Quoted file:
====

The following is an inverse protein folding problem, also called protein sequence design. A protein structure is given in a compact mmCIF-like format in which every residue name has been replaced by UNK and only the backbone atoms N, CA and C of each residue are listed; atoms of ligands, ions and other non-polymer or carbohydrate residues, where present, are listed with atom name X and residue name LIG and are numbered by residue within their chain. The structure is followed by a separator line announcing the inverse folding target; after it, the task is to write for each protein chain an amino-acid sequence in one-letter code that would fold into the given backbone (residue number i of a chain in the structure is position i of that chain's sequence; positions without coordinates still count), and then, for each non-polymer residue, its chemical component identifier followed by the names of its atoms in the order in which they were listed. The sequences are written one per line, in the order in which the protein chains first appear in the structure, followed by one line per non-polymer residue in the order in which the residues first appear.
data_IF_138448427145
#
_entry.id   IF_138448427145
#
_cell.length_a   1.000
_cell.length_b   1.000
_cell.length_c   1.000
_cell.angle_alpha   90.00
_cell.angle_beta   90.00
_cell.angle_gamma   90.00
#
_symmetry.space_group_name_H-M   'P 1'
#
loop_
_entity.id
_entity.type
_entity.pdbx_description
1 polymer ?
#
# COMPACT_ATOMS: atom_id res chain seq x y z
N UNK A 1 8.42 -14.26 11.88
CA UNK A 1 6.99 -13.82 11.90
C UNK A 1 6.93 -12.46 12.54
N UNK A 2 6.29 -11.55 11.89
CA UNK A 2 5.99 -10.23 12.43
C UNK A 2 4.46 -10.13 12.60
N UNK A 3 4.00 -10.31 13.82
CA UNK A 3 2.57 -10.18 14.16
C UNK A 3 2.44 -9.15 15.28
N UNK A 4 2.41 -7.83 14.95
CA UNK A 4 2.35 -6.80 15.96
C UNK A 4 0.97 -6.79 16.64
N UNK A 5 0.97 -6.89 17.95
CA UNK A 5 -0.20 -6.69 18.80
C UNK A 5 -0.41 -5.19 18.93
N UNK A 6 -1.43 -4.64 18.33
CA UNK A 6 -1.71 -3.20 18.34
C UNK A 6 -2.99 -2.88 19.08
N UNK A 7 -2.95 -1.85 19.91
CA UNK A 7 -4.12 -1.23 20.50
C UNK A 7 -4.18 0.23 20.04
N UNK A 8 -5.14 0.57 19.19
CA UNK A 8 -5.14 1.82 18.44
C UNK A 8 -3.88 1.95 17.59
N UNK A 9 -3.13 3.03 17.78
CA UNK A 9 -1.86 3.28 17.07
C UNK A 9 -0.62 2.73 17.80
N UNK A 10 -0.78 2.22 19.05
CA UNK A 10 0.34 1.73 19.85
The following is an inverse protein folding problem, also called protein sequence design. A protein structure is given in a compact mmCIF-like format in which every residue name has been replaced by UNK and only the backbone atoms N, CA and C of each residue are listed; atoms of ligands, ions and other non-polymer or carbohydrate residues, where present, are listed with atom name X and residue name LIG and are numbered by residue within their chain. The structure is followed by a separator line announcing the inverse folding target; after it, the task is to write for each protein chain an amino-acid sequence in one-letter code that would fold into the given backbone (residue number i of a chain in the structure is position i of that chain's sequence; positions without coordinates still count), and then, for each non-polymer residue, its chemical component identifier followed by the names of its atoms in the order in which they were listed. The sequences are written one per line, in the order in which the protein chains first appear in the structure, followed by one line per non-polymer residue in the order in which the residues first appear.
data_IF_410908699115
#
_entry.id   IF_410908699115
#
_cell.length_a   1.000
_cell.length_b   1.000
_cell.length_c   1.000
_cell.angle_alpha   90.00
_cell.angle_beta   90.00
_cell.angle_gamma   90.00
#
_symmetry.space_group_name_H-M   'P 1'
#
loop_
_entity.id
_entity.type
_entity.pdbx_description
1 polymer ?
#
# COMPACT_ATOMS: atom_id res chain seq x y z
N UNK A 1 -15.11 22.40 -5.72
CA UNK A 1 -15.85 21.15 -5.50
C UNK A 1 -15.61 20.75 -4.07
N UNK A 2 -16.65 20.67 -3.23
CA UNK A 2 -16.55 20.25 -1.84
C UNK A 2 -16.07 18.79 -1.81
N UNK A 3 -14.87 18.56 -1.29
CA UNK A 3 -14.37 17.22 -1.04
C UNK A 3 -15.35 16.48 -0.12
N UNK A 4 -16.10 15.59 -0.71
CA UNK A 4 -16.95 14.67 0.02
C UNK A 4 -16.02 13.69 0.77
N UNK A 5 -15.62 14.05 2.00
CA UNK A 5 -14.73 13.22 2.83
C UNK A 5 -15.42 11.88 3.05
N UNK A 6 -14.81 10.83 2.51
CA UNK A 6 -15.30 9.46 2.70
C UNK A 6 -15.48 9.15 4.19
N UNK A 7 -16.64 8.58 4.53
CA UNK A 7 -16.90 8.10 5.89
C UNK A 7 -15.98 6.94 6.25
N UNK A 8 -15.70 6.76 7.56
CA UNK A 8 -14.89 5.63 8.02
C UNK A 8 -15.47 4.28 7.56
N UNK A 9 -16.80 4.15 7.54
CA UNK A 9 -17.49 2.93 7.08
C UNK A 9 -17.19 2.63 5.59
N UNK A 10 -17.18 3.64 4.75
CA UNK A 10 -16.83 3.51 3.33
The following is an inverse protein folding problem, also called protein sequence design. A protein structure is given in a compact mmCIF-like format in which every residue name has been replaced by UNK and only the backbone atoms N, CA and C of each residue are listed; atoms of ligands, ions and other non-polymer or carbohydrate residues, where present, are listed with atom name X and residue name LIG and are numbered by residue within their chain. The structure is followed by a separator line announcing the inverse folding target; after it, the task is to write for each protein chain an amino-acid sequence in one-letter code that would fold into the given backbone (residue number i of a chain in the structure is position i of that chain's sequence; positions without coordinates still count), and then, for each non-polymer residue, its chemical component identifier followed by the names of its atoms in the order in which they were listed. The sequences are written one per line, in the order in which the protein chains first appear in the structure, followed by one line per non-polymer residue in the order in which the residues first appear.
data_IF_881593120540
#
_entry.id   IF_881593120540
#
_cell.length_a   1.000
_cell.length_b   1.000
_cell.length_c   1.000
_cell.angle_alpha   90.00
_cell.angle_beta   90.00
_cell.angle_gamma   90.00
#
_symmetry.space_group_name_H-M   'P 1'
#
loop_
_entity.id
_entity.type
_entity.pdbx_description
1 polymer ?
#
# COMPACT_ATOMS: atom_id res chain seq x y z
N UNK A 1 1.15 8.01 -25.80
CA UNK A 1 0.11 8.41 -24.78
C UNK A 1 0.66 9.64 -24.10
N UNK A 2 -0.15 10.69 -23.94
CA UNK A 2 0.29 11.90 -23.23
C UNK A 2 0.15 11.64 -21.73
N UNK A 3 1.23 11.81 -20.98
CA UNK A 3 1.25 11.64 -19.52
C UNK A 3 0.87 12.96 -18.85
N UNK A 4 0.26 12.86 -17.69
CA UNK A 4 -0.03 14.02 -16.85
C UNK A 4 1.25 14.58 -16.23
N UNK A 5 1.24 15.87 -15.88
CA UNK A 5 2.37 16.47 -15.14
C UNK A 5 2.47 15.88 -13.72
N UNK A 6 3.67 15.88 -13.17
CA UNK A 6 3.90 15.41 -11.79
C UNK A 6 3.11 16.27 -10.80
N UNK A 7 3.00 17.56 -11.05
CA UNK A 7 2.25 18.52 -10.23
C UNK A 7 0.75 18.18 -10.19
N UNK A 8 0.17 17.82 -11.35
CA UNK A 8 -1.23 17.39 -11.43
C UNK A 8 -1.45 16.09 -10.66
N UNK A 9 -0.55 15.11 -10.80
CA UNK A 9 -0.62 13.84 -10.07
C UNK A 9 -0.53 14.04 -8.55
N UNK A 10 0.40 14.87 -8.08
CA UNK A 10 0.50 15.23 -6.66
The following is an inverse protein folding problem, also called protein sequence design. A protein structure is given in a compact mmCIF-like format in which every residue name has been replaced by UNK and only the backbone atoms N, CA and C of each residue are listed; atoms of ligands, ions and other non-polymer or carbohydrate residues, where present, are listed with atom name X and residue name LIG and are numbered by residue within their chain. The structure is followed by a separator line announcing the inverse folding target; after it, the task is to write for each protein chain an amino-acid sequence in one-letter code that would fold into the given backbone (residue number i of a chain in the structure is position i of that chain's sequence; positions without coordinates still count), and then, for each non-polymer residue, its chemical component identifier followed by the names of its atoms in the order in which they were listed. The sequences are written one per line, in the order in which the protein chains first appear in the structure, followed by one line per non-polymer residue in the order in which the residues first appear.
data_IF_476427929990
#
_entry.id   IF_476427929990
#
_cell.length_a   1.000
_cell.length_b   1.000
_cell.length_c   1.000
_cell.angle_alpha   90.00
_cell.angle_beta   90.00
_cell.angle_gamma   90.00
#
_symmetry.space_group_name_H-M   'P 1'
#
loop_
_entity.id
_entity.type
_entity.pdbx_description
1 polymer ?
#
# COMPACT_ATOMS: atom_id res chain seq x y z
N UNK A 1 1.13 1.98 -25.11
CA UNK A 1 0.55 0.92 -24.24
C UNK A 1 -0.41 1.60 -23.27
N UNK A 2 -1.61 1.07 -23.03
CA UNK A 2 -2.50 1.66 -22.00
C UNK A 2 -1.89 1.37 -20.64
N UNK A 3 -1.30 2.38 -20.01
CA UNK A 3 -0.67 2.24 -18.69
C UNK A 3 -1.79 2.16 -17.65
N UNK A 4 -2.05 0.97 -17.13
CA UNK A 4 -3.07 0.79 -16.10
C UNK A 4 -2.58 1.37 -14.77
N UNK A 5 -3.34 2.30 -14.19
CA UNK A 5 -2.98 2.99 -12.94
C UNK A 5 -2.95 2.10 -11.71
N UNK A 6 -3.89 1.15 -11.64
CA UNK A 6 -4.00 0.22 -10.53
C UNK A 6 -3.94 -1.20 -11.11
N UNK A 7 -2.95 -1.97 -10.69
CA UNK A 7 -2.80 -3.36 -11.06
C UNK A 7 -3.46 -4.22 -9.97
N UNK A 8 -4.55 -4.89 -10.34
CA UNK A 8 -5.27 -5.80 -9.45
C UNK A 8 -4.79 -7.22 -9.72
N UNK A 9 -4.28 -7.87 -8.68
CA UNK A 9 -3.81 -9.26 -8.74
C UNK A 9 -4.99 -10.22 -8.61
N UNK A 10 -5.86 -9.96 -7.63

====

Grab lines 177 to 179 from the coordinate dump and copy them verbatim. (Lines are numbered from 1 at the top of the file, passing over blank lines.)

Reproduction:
C UNK A 2 -1.89 1.37 -20.64
N UNK A 3 -1.30 2.38 -20.01
CA UNK A 3 -0.67 2.24 -18.69